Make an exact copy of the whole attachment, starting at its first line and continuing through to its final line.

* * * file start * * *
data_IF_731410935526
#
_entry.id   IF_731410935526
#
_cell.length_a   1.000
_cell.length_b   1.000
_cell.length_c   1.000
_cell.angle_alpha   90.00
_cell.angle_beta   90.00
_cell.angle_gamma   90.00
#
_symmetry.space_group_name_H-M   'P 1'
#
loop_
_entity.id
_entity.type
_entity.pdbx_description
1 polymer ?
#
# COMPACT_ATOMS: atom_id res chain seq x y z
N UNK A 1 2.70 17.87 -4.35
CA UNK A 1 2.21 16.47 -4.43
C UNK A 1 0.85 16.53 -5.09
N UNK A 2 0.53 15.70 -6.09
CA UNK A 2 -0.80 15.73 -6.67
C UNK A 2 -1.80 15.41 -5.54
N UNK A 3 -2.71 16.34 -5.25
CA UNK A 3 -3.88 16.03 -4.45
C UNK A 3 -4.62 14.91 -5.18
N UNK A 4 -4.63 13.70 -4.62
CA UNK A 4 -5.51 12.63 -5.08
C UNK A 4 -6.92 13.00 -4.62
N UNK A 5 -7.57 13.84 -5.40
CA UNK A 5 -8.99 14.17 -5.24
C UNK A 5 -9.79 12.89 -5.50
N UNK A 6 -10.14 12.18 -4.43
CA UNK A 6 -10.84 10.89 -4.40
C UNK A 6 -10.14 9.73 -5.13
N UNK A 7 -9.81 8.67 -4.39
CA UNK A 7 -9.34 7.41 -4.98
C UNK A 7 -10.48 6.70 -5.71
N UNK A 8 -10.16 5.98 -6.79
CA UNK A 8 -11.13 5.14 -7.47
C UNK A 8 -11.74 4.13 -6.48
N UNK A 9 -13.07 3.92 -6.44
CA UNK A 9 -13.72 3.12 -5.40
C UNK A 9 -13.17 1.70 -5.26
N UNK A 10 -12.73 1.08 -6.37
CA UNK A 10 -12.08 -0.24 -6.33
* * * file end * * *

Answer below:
data_IF_731410935526
#
_entry.id   IF_731410935526
#
_cell.length_a   1.000
_cell.length_b   1.000
_cell.length_c   1.000
_cell.angle_alpha   90.00
_cell.angle_beta   90.00
_cell.angle_gamma   90.00
#
_symmetry.space_group_name_H-M   'P 1'
#
loop_
_entity.id
_entity.type
_entity.pdbx_description
1 polymer ?
#
# COMPACT_ATOMS: atom_id res chain seq x y z
N UNK A 1 2.70 17.87 -4.35
CA UNK A 1 2.21 16.47 -4.43
C UNK A 1 0.85 16.53 -5.09
N UNK A 2 0.53 15.70 -6.09
CA UNK A 2 -0.80 15.73 -6.67
C UNK A 2 -1.80 15.41 -5.54
N UNK A 3 -2.71 16.34 -5.25
CA UNK A 3 -3.88 16.03 -4.45
C UNK A 3 -4.62 14.91 -5.18
N UNK A 4 -4.63 13.70 -4.62
CA UNK A 4 -5.51 12.63 -5.08
C UNK A 4 -6.92 13.00 -4.62
N UNK A 5 -7.57 13.84 -5.40
CA UNK A 5 -8.99 14.17 -5.24
C UNK A 5 -9.79 12.89 -5.50
N UNK A 6 -10.14 12.18 -4.43
CA UNK A 6 -10.84 10.89 -4.40
C UNK A 6 -10.14 9.73 -5.13
N UNK A 7 -9.81 8.67 -4.39
CA UNK A 7 -9.34 7.41 -4.98
C UNK A 7 -10.48 6.70 -5.71
N UNK A 8 -10.16 5.98 -6.79
CA UNK A 8 -11.13 5.14 -7.47
C UNK A 8 -11.74 4.13 -6.48
N UNK A 9 -13.07 3.92 -6.44
CA UNK A 9 -13.72 3.12 -5.40
C UNK A 9 -13.17 1.70 -5.26
N UNK A 10 -12.73 1.08 -6.37
CA UNK A 10 -12.08 -0.24 -6.33